Unfortunately, during World War 2, there was much snobbery in the armed forces. NCO pilots did not mix with Commissioned Officers even though they flew and fought together. They ate separately, dined and slept in separate accommodation. NCO's were just as capable of flying as Officers, this was proved by Ginger Lacey.  Lacey shot down 15 enemy aircraft during the Battle of Britain and one shared.

James Ginger Lacey was a Sergeant pilot from Yorkshire who always wanted to fly. His parents made him take an apprenticeship as a chemist, he later joined the RAF Volunteer Reserve and became a civilian instructor. In France, May 1940, he shot down three German aircraft on his first sortie. During the Battle of Britain he was shot down nine times sustaining only minor injuries or escaping unscathed. Lacey was decorated with the Croix de Guerre and Distinguished Flying Medal and Bar. He received a permanent commission in the RAF after the war and stayed until his retirement in 1967. Ginger Lacey died at Bridlington in 1989. A famous quote from Lacey in an interview: I'd rather fight in a Spitfire but fly in a Hurricane' was because he said the Hurricane was made from non-essential parts - it did everything you needed it to Lacey was also an aircraft adviser for the infamous Battle of Britain film with the all star cast. Please have a look at the audio interview I found:

#WW2 The Hawker Hurricane

Hawker Hurricane Mk2, found at:

The Hawker Hurricane was the most numerous British fighter aircraft in the Battle of Britain. 1715 Hurricanes flew in the Battle of Britain, outnumbering all other fighter types. It is a shame it is overshadowed by the Supermarine Spitfire as Hurricane pilots were credited with more than eighty percent of kills in the Battle of Britain. It was the first British fighter to achieve a top speed of over 300 mph at 20,000 ft (328mph) and was armed with eight .303 Browning machine guns. RAF History of the Hawker Hurricane. It could fly whilst sustaining heavy damage and provided a stable gun platform. The wider set undercarriage made it a safer aircraft to land than the Spit. 3774 Hawker Hurricanes were made in total at the Hawker and Gloster aircraft factories during late 1939 and early 1940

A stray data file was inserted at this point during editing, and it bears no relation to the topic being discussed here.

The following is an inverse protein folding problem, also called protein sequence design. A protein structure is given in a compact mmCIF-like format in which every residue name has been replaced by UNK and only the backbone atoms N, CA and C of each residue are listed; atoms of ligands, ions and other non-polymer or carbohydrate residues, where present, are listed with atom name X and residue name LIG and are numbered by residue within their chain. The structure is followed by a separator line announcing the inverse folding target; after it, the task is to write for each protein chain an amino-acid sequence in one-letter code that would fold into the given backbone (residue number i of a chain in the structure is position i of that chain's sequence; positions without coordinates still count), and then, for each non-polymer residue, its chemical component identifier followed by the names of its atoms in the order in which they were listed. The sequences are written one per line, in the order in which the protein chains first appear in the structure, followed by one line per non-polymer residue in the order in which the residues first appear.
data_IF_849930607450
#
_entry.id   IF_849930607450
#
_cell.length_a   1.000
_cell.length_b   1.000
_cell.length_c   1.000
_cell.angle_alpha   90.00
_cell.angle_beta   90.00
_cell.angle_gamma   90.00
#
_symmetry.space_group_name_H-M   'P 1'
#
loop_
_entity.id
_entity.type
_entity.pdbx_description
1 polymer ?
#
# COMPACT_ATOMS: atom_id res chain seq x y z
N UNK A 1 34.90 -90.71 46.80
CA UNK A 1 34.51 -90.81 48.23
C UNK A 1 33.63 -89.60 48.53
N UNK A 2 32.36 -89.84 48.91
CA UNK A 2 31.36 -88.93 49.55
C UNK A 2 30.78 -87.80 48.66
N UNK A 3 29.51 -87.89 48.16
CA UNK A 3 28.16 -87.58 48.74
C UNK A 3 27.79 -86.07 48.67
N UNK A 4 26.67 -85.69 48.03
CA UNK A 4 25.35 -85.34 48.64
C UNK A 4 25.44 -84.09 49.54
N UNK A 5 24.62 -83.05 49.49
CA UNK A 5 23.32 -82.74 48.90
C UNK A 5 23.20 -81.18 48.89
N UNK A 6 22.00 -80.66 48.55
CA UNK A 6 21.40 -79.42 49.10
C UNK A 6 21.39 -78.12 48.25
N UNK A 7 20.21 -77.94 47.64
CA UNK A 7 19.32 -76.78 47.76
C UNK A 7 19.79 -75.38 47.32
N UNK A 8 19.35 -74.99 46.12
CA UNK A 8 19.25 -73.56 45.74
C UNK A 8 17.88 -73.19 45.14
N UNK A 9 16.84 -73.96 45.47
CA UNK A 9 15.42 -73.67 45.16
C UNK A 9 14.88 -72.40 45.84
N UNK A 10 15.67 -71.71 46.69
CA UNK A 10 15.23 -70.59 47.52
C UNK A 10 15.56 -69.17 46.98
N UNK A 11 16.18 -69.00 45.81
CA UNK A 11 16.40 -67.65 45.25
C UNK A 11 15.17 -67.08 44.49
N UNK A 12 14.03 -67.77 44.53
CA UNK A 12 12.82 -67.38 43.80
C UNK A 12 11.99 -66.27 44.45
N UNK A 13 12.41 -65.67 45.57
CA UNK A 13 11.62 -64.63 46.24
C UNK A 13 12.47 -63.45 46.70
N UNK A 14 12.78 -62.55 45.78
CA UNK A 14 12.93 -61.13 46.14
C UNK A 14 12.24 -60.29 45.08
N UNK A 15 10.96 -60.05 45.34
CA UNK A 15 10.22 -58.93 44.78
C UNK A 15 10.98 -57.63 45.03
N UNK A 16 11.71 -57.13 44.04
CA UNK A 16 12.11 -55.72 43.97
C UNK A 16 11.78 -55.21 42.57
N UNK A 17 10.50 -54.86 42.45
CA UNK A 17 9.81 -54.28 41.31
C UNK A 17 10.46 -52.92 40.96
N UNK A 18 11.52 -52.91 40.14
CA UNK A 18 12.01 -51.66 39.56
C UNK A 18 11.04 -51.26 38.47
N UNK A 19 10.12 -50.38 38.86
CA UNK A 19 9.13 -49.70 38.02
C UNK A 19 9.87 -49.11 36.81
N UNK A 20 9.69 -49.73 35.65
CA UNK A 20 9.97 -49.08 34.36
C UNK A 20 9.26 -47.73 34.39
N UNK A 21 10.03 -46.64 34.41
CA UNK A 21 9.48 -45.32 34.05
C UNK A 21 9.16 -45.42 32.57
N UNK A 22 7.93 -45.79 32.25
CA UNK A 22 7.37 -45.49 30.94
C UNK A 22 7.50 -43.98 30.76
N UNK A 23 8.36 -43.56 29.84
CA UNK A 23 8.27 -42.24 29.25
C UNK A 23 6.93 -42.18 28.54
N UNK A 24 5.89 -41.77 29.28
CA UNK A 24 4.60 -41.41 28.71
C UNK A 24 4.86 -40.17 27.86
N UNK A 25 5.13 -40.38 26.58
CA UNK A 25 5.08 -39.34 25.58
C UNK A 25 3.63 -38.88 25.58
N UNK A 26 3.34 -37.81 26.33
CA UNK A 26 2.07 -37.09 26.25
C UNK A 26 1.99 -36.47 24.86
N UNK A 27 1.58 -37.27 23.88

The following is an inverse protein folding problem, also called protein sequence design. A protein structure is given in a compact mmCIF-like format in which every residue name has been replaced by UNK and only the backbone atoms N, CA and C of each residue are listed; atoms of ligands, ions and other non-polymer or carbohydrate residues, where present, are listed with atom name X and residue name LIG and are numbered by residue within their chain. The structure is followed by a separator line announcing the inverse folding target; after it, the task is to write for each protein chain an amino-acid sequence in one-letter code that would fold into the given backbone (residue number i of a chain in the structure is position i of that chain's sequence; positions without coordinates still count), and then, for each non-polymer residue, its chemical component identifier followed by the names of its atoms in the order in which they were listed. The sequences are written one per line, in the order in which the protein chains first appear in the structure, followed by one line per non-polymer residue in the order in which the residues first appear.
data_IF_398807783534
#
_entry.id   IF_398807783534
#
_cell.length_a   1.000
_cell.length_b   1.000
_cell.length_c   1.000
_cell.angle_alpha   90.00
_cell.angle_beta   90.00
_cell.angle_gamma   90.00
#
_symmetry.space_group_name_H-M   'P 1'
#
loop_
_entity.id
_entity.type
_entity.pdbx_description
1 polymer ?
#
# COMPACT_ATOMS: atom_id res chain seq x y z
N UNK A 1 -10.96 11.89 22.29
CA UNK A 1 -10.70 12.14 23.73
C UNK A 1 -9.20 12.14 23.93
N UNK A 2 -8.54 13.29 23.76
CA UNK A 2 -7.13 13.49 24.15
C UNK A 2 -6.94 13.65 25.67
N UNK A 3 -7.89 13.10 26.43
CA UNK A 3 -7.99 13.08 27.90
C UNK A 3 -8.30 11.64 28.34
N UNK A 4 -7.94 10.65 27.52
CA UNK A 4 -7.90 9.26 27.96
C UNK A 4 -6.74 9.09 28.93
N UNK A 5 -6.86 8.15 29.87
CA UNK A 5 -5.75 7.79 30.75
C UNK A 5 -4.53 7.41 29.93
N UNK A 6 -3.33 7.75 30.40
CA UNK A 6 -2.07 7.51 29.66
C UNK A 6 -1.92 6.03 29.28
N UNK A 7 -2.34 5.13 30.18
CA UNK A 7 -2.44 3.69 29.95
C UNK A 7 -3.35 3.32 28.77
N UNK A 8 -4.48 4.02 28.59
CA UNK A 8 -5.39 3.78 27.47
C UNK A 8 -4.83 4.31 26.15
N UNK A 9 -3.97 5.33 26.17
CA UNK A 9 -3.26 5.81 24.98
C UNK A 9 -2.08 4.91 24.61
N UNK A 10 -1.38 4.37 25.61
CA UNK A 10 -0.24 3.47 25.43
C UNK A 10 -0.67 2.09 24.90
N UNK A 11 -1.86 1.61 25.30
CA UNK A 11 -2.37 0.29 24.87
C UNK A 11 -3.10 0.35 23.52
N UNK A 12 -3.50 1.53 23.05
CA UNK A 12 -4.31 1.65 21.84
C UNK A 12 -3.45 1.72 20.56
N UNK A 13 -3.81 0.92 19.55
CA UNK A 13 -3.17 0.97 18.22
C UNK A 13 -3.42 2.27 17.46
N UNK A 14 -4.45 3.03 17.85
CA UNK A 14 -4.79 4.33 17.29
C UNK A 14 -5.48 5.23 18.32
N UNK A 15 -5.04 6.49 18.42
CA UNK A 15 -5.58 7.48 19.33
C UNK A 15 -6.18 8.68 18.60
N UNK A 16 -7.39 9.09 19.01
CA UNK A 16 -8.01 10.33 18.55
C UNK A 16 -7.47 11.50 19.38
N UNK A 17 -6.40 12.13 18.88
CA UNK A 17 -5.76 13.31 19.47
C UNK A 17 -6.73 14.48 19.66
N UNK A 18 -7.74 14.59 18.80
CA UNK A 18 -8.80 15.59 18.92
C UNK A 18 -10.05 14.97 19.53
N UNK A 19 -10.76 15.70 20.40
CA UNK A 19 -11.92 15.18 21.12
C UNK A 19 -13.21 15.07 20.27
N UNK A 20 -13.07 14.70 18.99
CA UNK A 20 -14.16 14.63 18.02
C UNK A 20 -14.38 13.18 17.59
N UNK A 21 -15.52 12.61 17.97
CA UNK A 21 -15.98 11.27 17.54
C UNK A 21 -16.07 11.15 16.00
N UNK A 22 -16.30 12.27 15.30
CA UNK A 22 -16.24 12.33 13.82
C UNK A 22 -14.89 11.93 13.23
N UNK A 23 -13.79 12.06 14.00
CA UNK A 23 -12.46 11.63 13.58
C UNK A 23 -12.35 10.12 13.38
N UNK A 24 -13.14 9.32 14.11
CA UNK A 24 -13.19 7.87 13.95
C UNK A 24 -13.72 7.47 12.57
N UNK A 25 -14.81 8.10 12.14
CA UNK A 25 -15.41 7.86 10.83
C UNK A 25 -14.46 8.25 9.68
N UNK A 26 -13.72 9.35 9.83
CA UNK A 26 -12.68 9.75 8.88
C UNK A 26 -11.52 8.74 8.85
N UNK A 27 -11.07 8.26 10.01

Monday, 22 June 2015

June 22nd - On This Day In 1940 France Signs An Unconditional Surrender To The Axis Powers

A day of shame in French history. France signed an unconditional surrender with Italy & Germany on June 22nd 1940. Not only did France have to do this, but Hitler insisted that the venue be Compiegne, and in the very same railway carriage in which Germany signed their surrender in 1918.

In short, the French were to lay down their arms, and govern an area of France unoccupied by Germany from the spa town of Vichy. The French naval fleet was to be based in Africa, and be crewed by no more than half of its peacetime crew. (The French had promised Britain it would not be handed over to the Germans). The entire north French coast would be used by Germany, and Paris occupied. 

The day after the French signed the armistice, Hitler ordered it to be destroyed. Paris would be occupied for four years, and France would be fully occupied by Germany in November 1942. Britain was now left alone to fight on.

The carriage in which the French signed their surrender in 1940

Sunday, 21 June 2015

Resistance Trailer Official 2011 [HD] Starring Michael Sheen

I love What If? scenarios, particularly different takes on The Second World War, could Germany have invaded Britain? The book, And All The King's Men by Gordon Stevens is one of my favourites, and I was pleased to discover someone had made a film about the conquest of Wales in 1944, starring Michael Sheen. Can't wait to see it.